Climate change will see temperatures rise 4C-5C higher than regular temperatures causing a "severe risks for health, economies, political stability, and ultimately, the habitability of the planet for humans”.
The doomsday warning comes from a team of international university researchers, who said global targets to keep temperatures from rising 2C are not tough enough to stop what is coming.
Writing in the journal Proceedings of the National Academy of Sciences, scientists said a Hothouse Earth would lead to rising sea levels, increased methane and carbon dioxide and melting permafrost.
Professor Johan Rockstrom, a leading member of the research team from the University of Stockholm, Sweden, said several "tipping points" will act as like a "row of dominoes", occurring one after the other and posing catastrophic risk to climate change.
Places on Earth will become uninhabitable if Hothouse Earth becomes the reality.
Professor Johan Rockstrom
He said: “Once one is pushed over, it pushes Earth towards another. It may be very difficult or impossible to stop the whole row of dominoes from tumbling over.
"Places on Earth will become uninhabitable if Hothouse Earth becomes the reality."
Catastrophic climate change will cause sea levels to rise by 60 metres, threatening residents inhabiting coastal towns.
Every year, the Earth's forests and oceans absorb over 4.5 billion tonnes of carbon, which would otherwise end up in the air and increase global temperatures.
Scientists say climate change will trigger a "Hothouse Earth", threatening human survival (Image: GETTY)
Scientists say global temperatures will rise by 4C-5C, making the world incapable of human living (Image: GETTY)
However, a Hothouse Earth could turn the world's natural carbon storage systems or "sinks" into powerful greenhouse gas emitters, significantly rising temperatures.
The ‘tipping point’ dangers were identified as:
- Thawing permafrost,
- The release of methane trapped on the ocean floor, weakening land and ocean carbon sinks,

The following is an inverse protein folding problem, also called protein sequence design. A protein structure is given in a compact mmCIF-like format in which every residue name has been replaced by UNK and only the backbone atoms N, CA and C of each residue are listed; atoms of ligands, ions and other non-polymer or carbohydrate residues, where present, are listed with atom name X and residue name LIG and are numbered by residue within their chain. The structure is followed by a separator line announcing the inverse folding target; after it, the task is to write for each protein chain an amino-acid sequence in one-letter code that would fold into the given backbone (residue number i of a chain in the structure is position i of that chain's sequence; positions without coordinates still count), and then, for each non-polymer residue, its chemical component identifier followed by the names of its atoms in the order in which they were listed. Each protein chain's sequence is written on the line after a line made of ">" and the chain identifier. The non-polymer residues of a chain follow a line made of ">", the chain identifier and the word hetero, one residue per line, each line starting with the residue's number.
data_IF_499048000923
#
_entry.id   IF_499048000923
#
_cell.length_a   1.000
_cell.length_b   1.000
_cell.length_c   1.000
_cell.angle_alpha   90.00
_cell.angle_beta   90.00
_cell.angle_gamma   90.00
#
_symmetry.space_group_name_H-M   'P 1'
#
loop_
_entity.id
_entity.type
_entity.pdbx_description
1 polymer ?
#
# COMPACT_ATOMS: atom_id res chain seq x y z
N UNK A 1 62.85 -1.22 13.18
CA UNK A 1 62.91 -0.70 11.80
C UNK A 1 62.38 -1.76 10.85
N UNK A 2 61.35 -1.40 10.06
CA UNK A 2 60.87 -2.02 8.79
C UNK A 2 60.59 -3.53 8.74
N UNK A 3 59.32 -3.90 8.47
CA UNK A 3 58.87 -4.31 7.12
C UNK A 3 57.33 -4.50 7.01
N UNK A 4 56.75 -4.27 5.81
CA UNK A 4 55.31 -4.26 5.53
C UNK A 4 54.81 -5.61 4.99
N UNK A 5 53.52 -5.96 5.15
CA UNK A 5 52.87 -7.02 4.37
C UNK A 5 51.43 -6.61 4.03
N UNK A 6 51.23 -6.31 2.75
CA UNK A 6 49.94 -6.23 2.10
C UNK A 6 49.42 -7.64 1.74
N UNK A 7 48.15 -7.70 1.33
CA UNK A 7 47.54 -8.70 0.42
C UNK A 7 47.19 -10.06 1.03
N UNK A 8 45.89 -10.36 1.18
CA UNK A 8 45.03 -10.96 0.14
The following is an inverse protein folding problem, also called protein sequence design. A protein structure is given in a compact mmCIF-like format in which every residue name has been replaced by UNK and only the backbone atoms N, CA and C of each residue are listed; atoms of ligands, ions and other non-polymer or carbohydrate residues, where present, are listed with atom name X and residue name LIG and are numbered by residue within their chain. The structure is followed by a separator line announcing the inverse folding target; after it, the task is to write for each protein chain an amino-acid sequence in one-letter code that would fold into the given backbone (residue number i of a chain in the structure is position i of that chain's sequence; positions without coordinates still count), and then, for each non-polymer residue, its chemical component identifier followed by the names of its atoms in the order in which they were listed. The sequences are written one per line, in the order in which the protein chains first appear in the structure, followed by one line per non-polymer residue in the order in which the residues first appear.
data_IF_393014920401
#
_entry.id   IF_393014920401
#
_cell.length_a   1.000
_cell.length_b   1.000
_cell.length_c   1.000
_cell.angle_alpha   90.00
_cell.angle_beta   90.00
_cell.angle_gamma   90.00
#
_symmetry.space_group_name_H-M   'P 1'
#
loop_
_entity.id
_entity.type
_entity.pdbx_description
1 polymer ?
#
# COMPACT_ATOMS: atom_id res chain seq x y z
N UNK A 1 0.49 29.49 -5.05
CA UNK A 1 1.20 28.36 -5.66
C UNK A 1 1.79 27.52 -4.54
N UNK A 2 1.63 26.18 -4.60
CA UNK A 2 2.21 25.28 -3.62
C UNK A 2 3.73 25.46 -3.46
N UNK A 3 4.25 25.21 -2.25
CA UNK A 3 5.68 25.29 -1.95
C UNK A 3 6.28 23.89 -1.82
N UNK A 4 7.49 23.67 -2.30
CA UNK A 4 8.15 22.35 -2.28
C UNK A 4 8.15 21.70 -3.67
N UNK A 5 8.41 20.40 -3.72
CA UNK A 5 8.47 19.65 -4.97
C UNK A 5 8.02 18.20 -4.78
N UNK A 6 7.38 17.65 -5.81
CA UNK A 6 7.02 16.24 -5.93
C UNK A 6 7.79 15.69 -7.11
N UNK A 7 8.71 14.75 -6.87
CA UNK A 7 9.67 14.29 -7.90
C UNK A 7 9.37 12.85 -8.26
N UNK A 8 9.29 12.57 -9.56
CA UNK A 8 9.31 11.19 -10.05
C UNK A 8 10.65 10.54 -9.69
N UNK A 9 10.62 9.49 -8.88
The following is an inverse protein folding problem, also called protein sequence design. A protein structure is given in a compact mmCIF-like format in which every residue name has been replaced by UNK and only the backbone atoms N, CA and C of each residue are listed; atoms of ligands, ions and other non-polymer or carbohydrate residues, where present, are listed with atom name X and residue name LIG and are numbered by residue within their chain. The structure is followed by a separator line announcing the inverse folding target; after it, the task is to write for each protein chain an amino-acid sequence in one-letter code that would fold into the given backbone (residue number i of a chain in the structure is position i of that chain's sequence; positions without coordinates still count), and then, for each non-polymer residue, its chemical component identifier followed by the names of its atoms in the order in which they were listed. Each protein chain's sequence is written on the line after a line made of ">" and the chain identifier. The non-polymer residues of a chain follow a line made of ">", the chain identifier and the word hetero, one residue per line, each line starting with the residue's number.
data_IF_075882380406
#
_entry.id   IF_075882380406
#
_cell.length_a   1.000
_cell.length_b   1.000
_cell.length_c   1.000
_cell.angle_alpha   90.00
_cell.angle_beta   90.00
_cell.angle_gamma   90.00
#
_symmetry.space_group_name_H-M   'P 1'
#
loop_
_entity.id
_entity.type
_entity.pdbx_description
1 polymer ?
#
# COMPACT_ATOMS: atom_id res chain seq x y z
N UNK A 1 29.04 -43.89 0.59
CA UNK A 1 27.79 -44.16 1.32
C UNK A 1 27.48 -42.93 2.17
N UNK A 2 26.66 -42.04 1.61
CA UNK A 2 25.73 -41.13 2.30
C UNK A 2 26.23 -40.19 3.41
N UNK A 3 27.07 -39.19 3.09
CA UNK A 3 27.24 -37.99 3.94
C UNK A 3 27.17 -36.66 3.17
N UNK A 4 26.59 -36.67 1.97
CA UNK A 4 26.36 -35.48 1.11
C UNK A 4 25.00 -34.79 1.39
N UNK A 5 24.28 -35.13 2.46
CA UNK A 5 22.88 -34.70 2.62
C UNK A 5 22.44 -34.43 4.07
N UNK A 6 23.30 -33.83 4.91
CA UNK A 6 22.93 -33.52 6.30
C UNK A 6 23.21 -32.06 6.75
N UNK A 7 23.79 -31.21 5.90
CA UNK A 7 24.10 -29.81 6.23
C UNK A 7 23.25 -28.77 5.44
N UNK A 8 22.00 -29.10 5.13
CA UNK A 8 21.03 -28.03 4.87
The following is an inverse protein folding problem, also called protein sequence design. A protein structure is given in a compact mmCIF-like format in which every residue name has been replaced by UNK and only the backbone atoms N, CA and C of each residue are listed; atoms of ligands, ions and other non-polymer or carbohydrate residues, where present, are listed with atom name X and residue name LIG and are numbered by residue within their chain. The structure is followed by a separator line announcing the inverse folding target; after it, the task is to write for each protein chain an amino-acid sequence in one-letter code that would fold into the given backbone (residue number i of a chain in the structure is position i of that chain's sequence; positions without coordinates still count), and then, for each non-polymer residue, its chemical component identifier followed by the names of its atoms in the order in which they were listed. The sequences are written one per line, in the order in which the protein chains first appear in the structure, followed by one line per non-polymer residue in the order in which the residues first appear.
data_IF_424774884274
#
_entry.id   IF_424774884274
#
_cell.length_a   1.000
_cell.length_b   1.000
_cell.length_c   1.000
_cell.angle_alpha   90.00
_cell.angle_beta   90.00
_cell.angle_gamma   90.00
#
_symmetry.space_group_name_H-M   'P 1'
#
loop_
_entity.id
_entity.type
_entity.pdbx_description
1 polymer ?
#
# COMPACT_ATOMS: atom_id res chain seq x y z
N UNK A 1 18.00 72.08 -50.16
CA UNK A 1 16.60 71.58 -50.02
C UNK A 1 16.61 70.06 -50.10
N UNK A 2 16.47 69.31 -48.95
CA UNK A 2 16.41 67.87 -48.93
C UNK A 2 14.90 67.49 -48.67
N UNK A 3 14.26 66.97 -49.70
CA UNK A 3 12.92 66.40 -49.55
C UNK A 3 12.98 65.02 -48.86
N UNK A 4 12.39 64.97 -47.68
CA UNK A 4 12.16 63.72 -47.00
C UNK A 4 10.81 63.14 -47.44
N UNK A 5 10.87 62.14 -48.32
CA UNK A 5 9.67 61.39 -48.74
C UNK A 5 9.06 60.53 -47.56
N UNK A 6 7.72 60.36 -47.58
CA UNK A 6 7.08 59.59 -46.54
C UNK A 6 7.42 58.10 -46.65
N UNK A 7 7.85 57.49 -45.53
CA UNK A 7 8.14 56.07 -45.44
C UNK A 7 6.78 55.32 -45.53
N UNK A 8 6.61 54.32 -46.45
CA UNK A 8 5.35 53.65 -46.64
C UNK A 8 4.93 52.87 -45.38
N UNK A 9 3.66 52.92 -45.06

- Increased carbon dioxide production by ocean bacteria,
- Amazon rainforest die-back,
- Coniferous forest die-back,
- Reduced northern hemisphere snow cover,
- Loss of Arctic summer sea ice,
- Reduced Antarctic sea ice,
- Melting polar ice sheets.
The team of scientists wrote: "Our analysis suggests that the Earth system may be approaching a planetary threshold that could lock in a continuing rapid pathway toward much hotter conditions - Hothouse Earth.
"This pathway would be propelled by strong, intrinsic, biogeophysical feedbacks difficult to influence by human actions, a pathway that could not be reversed, steered or substantially slowed.
"Where such a threshold might be is uncertain, but it could be only decades ahead at a temperature rise of (around) 2C above pre-industrial."
The only way to avoid a potential Hothouse Earth would be an active approach by scientists and environmentalists, to take "deep cuts" towards reducing greenhouse gas emissions as well as removing carbon dioxide from the atmosphere using technological advancements.
Melting Antarctic ice will cause water levels to rise drastically, threatening coastal towns (Image: GETTY)
Greenhouse gas emissions will rise as stored carbon from beneath the earth will be released (Image: GETTY)
Climate researcher Dr Phil Williamson, from the University of East Anglia, said: "In the context of the summer of 2018, this is definitely not a case of crying wolf, raising a false alarm.
"The wolves are now in sight."
Speaking about the impact of climate change, Chris Rapley, Professor of Climate Science at University College London said: "Previous research has shown that an increase in the mean global temperature of 11-12C would make more than half of the land area currently occupied by humans uninhabitable.
"So, a 'runaway' warming to a new and uncontrollable hot state would represent an existential threat to humanity and the majority of existing species."